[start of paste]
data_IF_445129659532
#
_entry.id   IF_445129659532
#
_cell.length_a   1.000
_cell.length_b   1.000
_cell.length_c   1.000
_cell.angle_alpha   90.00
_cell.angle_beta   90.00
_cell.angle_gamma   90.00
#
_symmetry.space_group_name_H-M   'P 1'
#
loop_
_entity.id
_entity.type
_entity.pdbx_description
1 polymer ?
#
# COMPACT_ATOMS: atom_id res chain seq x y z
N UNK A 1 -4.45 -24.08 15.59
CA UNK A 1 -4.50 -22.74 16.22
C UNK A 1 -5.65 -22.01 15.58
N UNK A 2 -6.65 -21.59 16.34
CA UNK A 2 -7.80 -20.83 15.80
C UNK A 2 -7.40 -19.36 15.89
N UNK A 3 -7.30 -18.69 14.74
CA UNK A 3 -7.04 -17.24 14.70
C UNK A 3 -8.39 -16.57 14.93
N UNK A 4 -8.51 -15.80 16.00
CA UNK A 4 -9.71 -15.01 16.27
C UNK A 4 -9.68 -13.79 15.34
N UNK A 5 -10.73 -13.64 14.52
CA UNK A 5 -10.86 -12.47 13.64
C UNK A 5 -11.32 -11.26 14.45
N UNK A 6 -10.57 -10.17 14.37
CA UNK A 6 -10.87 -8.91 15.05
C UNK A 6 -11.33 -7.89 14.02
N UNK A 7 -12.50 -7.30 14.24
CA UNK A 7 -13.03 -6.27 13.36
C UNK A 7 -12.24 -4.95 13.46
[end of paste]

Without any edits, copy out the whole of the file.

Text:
data_IF_445129659532
#
_entry.id   IF_445129659532
#
_cell.length_a   1.000
_cell.length_b   1.000
_cell.length_c   1.000
_cell.angle_alpha   90.00
_cell.angle_beta   90.00
_cell.angle_gamma   90.00
#
_symmetry.space_group_name_H-M   'P 1'
#
loop_
_entity.id
_entity.type
_entity.pdbx_description
1 polymer ?
#
# COMPACT_ATOMS: atom_id res chain seq x y z
N UNK A 1 -4.45 -24.08 15.59
CA UNK A 1 -4.50 -22.74 16.22
C UNK A 1 -5.65 -22.01 15.58
N UNK A 2 -6.65 -21.59 16.34
CA UNK A 2 -7.80 -20.83 15.80
C UNK A 2 -7.40 -19.36 15.89
N UNK A 3 -7.30 -18.69 14.74
CA UNK A 3 -7.04 -17.24 14.70
C UNK A 3 -8.39 -16.57 14.93
N UNK A 4 -8.51 -15.80 16.00
CA UNK A 4 -9.71 -15.01 16.27
C UNK A 4 -9.68 -13.79 15.34
N UNK A 5 -10.73 -13.64 14.52
CA UNK A 5 -10.86 -12.47 13.64
C UNK A 5 -11.32 -11.26 14.45
N UNK A 6 -10.57 -10.17 14.37
CA UNK A 6 -10.87 -8.91 15.05
C UNK A 6 -11.33 -7.89 14.02
N UNK A 7 -12.50 -7.30 14.24
CA UNK A 7 -13.03 -6.27 13.36
C UNK A 7 -12.24 -4.95 13.46